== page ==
The gopher snake has a unique defensive mechanism, in which it puffs up its body and curls itself into the classic strike pose of a rattlesnake. However, rather than delivering an open-mouthed strike, the gopher snake often strikes with a closed mouth, using its blunt nose to "warn off" possible predators. Additionally, gopher snakes vibrate their tails in a manner similar to rattlesnakes. One paper found that gopher snakes on islands lacking rattlesnakes vibrate their tails for shorter amounts of time than gopher snakes in mainland California, which is home to numerous rattlesnake species.[6] This suggests that gopher snake tail vibration may in fact be rattlesnake mimicry since the behavior appears to be breaking down in areas without rattlesnakes, perhaps because predators on these islands have no reason to evolve to avoid tail-vibrating snakes (rattlesnakes are venomous, gopher snakes are not).
Life expectancy
Gopher snake

Wild gopher snakes typically live 12 to 15 years, but the oldest captive recorded lived over 33 years.[7]
Common names

Common names for this species, or its several subspecies, are: Pacific gopher snake, Henry snake, coast gopher snake, bullsnake, Churchill's bullsnake, Oregon bullsnake, Pacific pine snake, western bullsnake, western gopher snake, Sonoran gopher snake, western pine snake, great basin gopher snake, blow snake, and yellow gopher snake.[4]

Subspecies[5] Taxon author[5] Common name Geographic range
P. c. affinis Hallowell, 1852 Sonoran gopher snake
P. c. annectens Baird & Girard, 1853 San Diego gopher snake
P. c. bimaris Klauber, 1946 Central Baja California gopher snake
P. c. catenifer Blainville, 1835 Pacific gopher snake The United States, from Oregon west of the Cascade Range, south into California, west of the Sierra Nevada to northern Santa Barbara County and the Tehachapi Mountains.[4]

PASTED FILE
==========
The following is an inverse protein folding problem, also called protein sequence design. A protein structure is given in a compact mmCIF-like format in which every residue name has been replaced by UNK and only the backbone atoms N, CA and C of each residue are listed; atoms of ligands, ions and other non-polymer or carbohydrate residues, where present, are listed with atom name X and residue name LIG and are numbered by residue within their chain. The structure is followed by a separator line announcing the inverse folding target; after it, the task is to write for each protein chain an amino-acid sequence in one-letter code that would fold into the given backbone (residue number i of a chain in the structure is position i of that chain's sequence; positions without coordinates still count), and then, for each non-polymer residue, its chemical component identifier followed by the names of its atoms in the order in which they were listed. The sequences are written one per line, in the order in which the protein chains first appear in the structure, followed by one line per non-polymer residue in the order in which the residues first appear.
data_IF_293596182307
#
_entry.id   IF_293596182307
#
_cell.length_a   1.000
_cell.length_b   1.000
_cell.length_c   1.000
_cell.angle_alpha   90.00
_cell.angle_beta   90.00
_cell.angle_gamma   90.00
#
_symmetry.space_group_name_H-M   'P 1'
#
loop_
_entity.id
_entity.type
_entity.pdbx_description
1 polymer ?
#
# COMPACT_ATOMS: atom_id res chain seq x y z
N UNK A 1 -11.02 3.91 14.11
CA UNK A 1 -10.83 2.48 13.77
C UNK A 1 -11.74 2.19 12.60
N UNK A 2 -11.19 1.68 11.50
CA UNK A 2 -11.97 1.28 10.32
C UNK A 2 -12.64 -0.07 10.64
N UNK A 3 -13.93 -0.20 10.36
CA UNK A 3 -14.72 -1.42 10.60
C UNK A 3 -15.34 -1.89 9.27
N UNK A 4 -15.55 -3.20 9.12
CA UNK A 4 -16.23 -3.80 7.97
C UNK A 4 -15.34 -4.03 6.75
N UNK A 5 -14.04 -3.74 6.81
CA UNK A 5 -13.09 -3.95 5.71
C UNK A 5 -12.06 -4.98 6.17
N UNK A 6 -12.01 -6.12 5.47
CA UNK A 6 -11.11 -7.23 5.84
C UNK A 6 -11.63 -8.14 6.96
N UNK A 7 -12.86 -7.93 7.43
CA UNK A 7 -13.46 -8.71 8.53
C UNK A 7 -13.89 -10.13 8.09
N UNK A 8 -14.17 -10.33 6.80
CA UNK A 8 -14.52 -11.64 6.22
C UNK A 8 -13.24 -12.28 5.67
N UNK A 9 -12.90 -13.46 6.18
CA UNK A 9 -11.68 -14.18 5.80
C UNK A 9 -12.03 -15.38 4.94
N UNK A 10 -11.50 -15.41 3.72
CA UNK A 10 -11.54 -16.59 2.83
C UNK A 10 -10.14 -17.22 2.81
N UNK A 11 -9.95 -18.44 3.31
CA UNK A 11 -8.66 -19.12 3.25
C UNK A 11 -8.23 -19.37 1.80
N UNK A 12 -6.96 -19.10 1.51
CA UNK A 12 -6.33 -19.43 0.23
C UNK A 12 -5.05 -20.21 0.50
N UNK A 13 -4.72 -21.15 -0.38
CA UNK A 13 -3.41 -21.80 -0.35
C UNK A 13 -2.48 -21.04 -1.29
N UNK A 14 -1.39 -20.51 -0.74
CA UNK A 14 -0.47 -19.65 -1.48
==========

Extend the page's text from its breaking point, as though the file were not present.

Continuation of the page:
P. c. coronalis Klauber, 1946 Coronado Island gopher snake Coronado, California
P. c. deserticola Stejneger, 1893 Great Basin gopher snake
P. c. fulginatus Klauber, 1946 San Martin Island gopher snake San Martin Island, Baja California
P. c. pumilis Klauber, 1946 Santa Cruz Island gopher snake
P. c. sayi Schlegel, 1837 Bullsnake Central and western North America.


Boulenger GA. 1894. Catalogue of the Snakes in the British Museum (Natural History). Volume II., Containing the Conclusion of the Colubridæ Aglyphæ. Trustees of the British Museum (Natural History). (Taylor and Francis, Printers.) London. xi + 382 pp. + Plates I.- XX. ("Coluber catenifer", pp. 67-68.)
Stejneger L, Barbour T. 1917. A Check List of North American Amphibians and Reptiles. Harvard University Press. Cambridge Massachusetts. 125 pp. (Pituophis catenifer, pp. 85-86.)
The Reptile Database.
Wright AH, Wright AA. 1957. Handbook of Snakes of the United States and Canada. 2 volumes. Comstock Publishing Associates. (7th printing, 1985). 1,105 pp. ISBN 0-8014-0463-0. (Pituophis catenifer, pp. 588-609, Figures 171.-175., Map 46.)
"Pituophis catenifer". Integrated Taxonomic Information System. Retrieved 4 February 2009.
Allf, Bradley C., Sparkman, Amanda M., Pfennig, David W. "Microevolutionary change in mimicry? Potential erosion of rattling behaviour among nonvenomous snakes on islands lacking rattlesnakes" Ethology Ecology & Evolution (2020). DOI: 10.1080/03949370.2020.1837962

Hiatt, S. "The Pituophis Page". Retrieved 7 December 2012.

Further reading

Blainville, H.D. 1835. Description de quelques espèces de reptiles de la Californie précédée de l'analyse d'un système général d'herpétologie et d'amphibiologie. Nouvelles Annales du Muséum d'Histoire Naturelle 4: 233-296. (Coluber catenifer, pp. 290–291 + Plate XXVI., Figures 2, 2A, 2B.)